Harvey has done enough to earn the trust to be playing consistent minutes for Crabill. Harvey attributes that to “playing the same way I played in high school and trusting my ability to show the coaches I deserve to play.” For Harvey and the way he plays, it hasn’t gone unnoticed by Crabill who has seen him sticking to what he does best in his game even when the games have

gotten tough. “When the game gets tough he plays to his strengths which is getting behind on the dribble, changing pace, running past people, being patient in defending. I think the way he plays to his strengths has really helped him build his confidence.”

variety of sports, bringing uniqueness and athleticism to the team. Team dynamic and chemistry has tremendously improved this season from last year. This summer, Miller and Lavalley worked rigorously on recruiting girls and connecting with all members of the team. Both captains were also extremely passionate about being able to receive treatment from the schools athletic trainers as well as working with a strength and conditioning coach. Patience and persistence helped the girls get weekly lift times as well as being assigned an athletic trainer, just like varsity sports teams on campus. A new head coach has also helped motivate the team. Chris St. Onge joined the Springfield squad last season, and has guided the team into becoming a more positive and determined set of women both on and off the field.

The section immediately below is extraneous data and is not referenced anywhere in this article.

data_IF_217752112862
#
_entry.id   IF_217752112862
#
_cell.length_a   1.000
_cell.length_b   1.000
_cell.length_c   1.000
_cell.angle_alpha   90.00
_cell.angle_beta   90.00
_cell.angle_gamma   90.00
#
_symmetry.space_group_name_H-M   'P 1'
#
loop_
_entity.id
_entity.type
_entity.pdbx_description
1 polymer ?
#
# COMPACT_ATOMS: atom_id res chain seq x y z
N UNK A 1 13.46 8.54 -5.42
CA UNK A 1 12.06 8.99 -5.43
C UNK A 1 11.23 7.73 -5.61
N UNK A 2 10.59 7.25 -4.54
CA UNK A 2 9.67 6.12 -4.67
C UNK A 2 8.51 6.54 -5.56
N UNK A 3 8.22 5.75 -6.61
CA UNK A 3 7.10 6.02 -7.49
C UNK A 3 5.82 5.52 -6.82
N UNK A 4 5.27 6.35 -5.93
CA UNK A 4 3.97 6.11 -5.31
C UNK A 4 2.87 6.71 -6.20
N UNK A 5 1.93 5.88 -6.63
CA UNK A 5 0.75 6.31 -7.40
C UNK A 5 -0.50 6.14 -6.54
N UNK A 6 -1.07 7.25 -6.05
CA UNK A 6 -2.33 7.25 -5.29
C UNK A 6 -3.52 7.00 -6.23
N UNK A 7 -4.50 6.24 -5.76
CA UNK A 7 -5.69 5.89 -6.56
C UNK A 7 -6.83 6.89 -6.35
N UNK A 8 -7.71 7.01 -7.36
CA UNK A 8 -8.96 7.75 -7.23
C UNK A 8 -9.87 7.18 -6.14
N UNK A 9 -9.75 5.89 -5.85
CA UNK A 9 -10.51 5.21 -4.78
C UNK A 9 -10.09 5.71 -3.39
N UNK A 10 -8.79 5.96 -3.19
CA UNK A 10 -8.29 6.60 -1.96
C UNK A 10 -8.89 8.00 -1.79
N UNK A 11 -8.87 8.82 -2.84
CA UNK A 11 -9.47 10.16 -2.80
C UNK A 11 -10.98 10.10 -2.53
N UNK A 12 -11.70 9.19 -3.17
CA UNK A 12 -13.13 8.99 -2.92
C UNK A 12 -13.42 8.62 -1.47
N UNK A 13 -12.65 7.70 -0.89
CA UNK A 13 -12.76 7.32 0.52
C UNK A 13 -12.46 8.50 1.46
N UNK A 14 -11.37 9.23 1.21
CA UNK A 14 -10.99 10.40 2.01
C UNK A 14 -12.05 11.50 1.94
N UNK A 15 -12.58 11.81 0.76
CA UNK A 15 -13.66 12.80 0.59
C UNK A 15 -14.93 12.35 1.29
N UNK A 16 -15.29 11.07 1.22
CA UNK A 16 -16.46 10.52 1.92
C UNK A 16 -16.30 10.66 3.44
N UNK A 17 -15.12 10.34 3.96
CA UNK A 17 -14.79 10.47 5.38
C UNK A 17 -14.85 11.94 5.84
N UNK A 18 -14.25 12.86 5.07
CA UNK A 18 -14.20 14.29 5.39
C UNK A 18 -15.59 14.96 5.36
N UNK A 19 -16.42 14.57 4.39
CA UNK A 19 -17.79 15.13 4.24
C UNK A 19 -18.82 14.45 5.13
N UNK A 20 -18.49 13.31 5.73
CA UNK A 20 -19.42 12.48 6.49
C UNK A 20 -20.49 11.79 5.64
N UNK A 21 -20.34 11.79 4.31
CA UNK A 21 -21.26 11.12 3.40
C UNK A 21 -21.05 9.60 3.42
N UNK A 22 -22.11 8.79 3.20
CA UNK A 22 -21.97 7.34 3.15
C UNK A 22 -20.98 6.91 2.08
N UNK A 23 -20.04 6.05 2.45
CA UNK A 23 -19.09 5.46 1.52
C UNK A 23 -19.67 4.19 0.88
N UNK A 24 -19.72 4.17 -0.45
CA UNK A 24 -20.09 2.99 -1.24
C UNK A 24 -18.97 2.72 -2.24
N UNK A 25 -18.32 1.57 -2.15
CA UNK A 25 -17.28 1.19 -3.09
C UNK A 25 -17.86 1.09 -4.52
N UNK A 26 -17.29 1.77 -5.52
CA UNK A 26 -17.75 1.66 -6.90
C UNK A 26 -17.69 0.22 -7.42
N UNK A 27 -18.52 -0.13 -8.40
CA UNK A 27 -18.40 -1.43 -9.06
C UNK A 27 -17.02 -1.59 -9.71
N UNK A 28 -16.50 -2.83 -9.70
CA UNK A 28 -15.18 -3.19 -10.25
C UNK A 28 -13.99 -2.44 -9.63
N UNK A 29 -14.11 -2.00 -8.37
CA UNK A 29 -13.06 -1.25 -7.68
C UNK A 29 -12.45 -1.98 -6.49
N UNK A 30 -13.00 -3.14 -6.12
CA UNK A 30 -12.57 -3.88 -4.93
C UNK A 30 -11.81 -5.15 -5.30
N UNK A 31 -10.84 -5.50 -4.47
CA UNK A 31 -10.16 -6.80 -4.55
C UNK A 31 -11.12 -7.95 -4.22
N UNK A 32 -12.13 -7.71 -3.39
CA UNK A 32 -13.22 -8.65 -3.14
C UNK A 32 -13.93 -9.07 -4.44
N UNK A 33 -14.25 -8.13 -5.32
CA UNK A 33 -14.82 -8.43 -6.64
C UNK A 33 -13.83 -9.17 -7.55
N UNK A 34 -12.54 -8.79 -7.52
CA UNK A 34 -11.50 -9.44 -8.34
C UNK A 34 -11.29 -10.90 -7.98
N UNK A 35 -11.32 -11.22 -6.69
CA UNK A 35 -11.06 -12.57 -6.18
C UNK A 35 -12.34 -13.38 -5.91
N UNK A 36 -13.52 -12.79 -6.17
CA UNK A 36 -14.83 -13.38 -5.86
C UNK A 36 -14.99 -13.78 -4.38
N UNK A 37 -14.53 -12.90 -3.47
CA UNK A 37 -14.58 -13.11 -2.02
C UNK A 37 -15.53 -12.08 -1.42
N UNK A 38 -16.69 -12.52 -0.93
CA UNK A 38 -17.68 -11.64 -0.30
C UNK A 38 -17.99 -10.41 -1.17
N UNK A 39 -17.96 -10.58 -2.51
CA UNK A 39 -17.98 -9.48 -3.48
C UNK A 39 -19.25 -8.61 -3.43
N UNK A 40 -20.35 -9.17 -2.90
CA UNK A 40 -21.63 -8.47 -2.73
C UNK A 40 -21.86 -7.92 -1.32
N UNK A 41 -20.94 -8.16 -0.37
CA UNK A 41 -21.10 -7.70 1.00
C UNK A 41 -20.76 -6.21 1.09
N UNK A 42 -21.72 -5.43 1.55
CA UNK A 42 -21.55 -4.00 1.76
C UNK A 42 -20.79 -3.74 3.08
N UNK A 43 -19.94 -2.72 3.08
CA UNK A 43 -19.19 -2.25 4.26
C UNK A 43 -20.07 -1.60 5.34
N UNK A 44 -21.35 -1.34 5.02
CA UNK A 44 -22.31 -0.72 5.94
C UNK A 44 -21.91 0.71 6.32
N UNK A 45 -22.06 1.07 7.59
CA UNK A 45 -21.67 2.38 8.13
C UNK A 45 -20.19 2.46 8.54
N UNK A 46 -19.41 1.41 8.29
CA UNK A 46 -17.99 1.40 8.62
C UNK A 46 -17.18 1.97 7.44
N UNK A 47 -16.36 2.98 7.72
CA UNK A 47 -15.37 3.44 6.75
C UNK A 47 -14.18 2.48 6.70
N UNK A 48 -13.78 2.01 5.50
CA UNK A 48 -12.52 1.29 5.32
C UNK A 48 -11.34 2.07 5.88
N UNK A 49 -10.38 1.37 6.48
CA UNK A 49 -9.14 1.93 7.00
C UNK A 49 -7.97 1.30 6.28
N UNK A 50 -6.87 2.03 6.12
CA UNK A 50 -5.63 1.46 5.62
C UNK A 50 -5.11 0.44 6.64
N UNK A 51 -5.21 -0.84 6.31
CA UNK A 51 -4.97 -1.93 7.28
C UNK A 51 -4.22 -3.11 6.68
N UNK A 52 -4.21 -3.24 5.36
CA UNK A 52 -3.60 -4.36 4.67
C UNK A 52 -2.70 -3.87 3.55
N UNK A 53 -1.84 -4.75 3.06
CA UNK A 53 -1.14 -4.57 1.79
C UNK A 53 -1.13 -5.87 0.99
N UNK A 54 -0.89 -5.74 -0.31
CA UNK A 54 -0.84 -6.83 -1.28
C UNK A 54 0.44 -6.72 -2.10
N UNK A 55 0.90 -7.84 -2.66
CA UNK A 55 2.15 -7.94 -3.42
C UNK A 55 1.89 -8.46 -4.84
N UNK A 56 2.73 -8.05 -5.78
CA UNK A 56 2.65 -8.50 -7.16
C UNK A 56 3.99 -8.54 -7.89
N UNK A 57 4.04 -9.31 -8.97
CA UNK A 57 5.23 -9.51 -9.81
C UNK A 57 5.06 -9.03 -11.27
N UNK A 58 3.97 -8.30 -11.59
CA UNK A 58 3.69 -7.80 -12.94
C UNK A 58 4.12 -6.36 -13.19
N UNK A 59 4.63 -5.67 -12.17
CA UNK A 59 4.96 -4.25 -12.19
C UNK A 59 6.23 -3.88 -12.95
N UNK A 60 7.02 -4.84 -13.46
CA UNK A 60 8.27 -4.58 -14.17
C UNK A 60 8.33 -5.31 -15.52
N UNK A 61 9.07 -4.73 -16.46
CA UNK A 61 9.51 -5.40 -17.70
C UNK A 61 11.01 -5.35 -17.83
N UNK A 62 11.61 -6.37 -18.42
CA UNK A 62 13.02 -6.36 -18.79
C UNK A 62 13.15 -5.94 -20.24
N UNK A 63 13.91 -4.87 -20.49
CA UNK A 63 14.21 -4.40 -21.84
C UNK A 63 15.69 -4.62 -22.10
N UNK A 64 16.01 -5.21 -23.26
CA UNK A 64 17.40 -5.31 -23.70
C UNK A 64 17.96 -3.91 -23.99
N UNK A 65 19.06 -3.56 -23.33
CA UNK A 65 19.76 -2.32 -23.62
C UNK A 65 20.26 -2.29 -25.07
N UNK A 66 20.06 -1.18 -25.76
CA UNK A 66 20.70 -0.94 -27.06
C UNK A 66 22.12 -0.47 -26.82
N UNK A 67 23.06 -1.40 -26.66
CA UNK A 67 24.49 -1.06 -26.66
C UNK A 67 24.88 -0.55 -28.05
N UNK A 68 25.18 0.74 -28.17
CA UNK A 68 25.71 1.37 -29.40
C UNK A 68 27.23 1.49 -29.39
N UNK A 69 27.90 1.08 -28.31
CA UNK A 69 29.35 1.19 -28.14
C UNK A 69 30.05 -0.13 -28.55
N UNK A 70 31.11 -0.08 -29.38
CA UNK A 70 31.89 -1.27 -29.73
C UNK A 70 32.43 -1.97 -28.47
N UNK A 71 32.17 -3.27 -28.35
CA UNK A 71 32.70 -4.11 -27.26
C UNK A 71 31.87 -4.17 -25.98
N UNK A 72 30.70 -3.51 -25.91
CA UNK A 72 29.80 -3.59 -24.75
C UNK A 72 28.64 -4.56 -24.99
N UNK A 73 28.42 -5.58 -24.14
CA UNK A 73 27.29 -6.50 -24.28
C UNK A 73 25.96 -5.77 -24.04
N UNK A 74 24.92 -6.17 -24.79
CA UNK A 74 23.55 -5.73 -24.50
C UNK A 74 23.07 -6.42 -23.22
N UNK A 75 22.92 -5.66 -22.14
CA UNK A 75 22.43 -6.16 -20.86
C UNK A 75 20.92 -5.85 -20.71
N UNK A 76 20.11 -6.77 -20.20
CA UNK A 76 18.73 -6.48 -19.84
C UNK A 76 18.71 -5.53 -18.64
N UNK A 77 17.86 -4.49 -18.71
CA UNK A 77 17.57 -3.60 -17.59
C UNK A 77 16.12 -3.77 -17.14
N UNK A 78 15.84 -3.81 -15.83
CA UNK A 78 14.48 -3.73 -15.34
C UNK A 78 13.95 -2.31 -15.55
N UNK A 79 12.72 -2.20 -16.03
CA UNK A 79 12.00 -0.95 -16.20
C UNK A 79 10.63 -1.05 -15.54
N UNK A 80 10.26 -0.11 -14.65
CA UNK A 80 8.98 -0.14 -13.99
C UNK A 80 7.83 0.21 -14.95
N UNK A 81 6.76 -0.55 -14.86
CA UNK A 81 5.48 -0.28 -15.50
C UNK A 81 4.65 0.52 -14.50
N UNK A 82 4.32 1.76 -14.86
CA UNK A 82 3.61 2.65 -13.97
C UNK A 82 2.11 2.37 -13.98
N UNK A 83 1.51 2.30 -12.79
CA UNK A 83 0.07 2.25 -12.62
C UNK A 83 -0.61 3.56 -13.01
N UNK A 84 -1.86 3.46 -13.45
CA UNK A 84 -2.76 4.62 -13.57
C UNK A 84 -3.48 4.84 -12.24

“Second half of last year we got a new coach and his name is Chris. He is probably the best thing that has happened to the program,” team captain Rachel Lavalley said. “He came and he knows about rugby. He has been coaching forever and used to be in charge of the refs. He is really into the rugby community everywhere.” The women’s rugby team competes in the Div. II New England Wide Collegiate Rugby Conference (NEWCRC), featuring some New England Womens and Mens Athlete Conference (NEWMAC) teams, like Smith, Coast Guard and Mount Holyoke. With the fall season winding down, the women are looking forward for the spring rugby season, as they are planning to compete in a variety of different tournaments as well as competing in non-conference games. “Our goal as a team this year is to continue

*** Rewind back to Sept. 21

against Coast Guard. The Pride would hold on to defeat the Bears 2-1, with Harvey having a highlight reel assist on what would hold up as the game-winning goal for the Pride. Despite their record only being 2-4 since that game, Harvey feels the team has started to play better as of late. “We’re all adjusting and I think we’re coming together nicely. I feel like we’re starting to become


closer as a team. I’ve noticed we’re playing better soccer.” For the Pride, they have just three games remaining, including two crucial conference matchups this Saturday, Oct. 26 against WPI, and Nov. 2 against Wheaton. In between will be the Pride’s final home game of the season on Tuesday Oct. 29, against non-conference opponent UMass Boston.

The women’s club rugby team has been assigned an athletic trainer and now has scheduled lift times in the varsity weight room. (Photo courtesy of Beth Ann Mikos)

to grow and improve. Throughout the season, our skills are constantly improving which can be seen on the pitch. Rugby is a physically and mentally demanding sport, “ Miller said. “Each practice and lift allows for forward progress in both areas. As a captain, my personal goals for the team are to expand our skills and knowledge of the game

while still having fun.” Overcoming adversity and attacking each challenge sums up the strong women representing Springfield on the rugby field. “Everyone is taking this year very seriously and everyone wants to be good,” Lavalley said. “The dedication is completely flipped from last year.”